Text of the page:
This has been an eventful year for 222-bed Pardee Hospital. Its 60th anniversary was Nov. 15. Hospital construction got $1,415,000 in funding as follows: a $100,000 naming donation, $250,000 bond that county voters approved, $350,000 each in federal and county funds matching county money exceeding that amount by $15,000.

Pardee initially had 22 physicians. One was surgeon Dr. William Lampley, now retired and 93. He recalled on Nov. 15 about his hectic emergency room (ER) work on Christmas Day, 1953. He had to treat two patients at once on the only ER operating table. He had a burned youth sit up, to make space for a child just brought in who was not breathing. Lampley did a tracheotomy to save the child, then tended to the burned youth.

A new pact with UNC Health Care System in spring replaced the initial one, made two years earlier. The new pact expanded UNC’s management of Pardee, and lets it choose three members of the board — which expands by that number, to 15.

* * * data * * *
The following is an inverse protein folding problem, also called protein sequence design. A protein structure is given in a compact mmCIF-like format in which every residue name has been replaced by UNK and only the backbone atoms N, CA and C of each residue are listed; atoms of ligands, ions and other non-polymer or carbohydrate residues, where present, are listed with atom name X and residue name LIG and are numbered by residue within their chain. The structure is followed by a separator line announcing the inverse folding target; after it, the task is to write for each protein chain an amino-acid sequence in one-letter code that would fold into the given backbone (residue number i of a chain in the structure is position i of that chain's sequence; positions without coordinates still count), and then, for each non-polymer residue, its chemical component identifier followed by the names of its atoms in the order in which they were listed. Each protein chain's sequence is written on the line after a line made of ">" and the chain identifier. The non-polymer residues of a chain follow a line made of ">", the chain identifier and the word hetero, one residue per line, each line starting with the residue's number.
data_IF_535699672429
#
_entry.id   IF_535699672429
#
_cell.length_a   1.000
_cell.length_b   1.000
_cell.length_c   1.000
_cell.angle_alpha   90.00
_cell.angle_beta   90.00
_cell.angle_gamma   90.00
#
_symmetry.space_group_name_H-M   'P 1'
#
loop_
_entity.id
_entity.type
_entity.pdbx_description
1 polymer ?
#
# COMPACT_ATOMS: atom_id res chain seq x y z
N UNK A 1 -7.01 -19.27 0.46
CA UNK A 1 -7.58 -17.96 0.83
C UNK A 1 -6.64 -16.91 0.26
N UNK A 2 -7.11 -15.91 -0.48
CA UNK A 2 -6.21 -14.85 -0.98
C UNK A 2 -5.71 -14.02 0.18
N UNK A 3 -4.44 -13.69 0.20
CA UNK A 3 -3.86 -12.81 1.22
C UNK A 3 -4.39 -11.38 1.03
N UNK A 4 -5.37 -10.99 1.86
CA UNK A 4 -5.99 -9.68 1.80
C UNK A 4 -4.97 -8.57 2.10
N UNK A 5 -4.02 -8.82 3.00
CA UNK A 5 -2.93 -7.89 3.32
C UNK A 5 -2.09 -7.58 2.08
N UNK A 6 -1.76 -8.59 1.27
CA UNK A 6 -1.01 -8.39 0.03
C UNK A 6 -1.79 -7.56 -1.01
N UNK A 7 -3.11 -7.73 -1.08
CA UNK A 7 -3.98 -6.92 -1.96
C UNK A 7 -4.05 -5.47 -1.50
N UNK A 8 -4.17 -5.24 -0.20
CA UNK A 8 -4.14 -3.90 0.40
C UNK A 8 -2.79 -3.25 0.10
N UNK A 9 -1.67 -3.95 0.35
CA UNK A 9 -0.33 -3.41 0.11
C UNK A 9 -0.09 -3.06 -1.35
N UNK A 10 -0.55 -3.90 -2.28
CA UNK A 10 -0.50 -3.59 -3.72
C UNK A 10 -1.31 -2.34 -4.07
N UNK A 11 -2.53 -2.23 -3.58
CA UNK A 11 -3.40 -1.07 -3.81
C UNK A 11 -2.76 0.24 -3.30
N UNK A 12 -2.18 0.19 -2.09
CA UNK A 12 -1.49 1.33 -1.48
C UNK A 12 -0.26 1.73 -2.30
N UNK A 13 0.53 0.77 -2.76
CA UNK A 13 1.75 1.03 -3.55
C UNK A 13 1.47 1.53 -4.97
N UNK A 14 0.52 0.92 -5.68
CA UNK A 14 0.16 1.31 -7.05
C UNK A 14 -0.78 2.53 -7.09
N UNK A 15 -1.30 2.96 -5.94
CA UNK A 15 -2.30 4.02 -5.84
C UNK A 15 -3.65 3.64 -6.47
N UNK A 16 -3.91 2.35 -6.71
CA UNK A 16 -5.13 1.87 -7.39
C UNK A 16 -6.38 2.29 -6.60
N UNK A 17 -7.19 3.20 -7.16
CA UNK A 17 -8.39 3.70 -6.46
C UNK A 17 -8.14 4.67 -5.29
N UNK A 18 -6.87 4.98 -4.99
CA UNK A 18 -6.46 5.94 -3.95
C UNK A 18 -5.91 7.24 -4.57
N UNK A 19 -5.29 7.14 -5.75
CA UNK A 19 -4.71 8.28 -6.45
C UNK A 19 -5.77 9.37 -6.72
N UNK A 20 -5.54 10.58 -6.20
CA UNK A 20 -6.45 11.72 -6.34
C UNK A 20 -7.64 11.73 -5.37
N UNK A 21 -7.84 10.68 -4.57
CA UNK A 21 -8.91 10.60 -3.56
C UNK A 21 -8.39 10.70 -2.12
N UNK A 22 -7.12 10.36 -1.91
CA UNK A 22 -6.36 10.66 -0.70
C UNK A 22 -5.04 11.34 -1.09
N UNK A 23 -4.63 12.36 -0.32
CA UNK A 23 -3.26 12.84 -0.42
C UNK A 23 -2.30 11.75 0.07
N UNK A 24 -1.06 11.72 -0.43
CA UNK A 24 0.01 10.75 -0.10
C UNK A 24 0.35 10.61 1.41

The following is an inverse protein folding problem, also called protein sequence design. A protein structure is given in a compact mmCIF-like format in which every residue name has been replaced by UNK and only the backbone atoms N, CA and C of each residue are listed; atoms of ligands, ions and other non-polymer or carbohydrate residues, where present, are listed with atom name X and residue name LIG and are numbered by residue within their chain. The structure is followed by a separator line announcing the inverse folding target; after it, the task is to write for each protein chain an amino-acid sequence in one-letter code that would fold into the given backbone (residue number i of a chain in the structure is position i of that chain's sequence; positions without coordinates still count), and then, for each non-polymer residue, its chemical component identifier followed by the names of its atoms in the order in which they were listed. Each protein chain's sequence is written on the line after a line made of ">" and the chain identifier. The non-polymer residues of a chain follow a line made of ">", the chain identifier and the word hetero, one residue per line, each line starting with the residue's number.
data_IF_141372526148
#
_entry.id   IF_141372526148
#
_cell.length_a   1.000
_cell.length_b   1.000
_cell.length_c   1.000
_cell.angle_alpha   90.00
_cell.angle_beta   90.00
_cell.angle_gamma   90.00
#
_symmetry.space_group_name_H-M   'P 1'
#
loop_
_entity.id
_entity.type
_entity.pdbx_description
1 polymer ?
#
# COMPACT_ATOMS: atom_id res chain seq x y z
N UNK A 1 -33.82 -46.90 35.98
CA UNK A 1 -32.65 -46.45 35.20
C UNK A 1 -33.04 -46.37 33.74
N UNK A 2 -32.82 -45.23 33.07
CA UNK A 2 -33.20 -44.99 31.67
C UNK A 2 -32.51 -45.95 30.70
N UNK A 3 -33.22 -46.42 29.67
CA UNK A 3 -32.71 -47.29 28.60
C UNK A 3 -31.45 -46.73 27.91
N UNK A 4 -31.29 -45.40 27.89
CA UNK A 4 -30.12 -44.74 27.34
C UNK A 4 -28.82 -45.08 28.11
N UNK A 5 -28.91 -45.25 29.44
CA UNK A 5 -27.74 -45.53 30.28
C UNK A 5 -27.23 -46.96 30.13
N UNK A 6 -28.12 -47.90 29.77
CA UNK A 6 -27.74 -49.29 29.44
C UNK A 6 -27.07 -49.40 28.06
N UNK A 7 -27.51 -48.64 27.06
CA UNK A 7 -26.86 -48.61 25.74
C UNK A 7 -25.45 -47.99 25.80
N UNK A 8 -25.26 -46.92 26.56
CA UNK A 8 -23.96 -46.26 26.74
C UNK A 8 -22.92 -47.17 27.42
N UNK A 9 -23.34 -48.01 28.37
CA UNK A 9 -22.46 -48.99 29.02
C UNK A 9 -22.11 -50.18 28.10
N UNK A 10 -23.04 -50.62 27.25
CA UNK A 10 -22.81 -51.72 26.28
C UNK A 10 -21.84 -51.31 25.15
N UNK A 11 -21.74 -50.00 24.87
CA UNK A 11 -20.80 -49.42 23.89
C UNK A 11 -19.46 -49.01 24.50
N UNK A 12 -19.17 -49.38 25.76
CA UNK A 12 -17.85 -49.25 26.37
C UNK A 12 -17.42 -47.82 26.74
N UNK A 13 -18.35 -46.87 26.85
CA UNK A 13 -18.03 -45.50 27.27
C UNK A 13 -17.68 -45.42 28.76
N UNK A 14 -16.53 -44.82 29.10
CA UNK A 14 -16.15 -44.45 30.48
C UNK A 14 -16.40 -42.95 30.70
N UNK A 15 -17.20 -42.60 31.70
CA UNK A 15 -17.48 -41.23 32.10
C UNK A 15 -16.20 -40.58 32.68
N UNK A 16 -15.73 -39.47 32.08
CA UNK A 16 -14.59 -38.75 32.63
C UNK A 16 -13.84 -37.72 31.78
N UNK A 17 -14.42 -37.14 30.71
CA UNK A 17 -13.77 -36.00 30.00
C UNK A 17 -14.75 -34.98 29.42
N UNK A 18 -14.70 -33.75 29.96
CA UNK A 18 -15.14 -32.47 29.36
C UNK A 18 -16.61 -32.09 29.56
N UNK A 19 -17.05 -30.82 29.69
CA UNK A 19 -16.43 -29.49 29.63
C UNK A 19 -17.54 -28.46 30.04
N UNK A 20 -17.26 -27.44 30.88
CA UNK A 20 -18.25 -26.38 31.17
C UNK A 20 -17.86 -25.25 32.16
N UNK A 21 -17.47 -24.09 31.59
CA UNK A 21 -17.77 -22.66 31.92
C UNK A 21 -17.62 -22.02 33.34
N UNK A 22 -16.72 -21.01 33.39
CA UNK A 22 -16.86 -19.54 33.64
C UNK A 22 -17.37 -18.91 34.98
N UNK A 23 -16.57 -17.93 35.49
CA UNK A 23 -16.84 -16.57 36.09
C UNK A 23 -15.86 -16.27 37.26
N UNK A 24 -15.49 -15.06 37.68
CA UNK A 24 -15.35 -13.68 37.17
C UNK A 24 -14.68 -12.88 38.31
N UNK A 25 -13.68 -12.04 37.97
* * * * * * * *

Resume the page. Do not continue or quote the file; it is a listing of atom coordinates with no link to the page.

“We are thrilled about our relationship with Pardee Hospital,” UNC Hospitals Pres. Gary L. Park stated. “It is an exceptional organization, with strong leadership and strong governance … I applaud the county commissioners, for their cooperation and their vision.”

To contact Mission-Pardee Health Campus, call 651-6300 or check www.missionpardee